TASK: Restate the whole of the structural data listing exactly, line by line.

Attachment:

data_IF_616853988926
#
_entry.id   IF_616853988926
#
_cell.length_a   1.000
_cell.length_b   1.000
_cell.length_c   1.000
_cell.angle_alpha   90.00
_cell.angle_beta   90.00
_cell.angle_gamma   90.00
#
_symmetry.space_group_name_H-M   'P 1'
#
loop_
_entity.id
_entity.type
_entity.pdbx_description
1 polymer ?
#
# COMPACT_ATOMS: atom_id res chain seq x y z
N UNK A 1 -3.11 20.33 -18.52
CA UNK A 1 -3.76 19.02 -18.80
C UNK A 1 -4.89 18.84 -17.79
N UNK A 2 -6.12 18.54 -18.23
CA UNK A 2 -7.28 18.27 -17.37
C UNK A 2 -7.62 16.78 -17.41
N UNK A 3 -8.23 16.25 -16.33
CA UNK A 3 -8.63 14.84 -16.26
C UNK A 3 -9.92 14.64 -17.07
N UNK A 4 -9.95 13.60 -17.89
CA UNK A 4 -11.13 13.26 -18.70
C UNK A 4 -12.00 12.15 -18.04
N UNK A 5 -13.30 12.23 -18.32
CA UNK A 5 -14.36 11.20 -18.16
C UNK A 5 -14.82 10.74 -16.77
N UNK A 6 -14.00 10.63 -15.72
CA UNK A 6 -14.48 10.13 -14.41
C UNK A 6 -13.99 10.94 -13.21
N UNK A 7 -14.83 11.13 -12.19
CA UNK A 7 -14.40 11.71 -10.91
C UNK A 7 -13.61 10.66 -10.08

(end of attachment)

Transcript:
data_IF_616853988926
#
_entry.id   IF_616853988926
#
_cell.length_a   1.000
_cell.length_b   1.000
_cell.length_c   1.000
_cell.angle_alpha   90.00
_cell.angle_beta   90.00
_cell.angle_gamma   90.00
#
_symmetry.space_group_name_H-M   'P 1'
#
loop_
_entity.id
_entity.type
_entity.pdbx_description
1 polymer ?
#
# COMPACT_ATOMS: atom_id res chain seq x y z
N UNK A 1 -3.11 20.33 -18.52
CA UNK A 1 -3.76 19.02 -18.80
C UNK A 1 -4.89 18.84 -17.79
N UNK A 2 -6.12 18.54 -18.23
CA UNK A 2 -7.28 18.27 -17.37
C UNK A 2 -7.62 16.78 -17.41
N UNK A 3 -8.23 16.25 -16.33
CA UNK A 3 -8.63 14.84 -16.26
C UNK A 3 -9.92 14.64 -17.07
N UNK A 4 -9.95 13.60 -17.89
CA UNK A 4 -11.13 13.26 -18.70
C UNK A 4 -12.00 12.15 -18.04
N UNK A 5 -13.30 12.23 -18.32
CA UNK A 5 -14.36 11.20 -18.16
C UNK A 5 -14.82 10.74 -16.77
N UNK A 6 -14.00 10.63 -15.72
CA UNK A 6 -14.48 10.13 -14.41
C UNK A 6 -13.99 10.94 -13.21
N UNK A 7 -14.83 11.13 -12.19
CA UNK A 7 -14.40 11.71 -10.91
C UNK A 7 -13.61 10.66 -10.08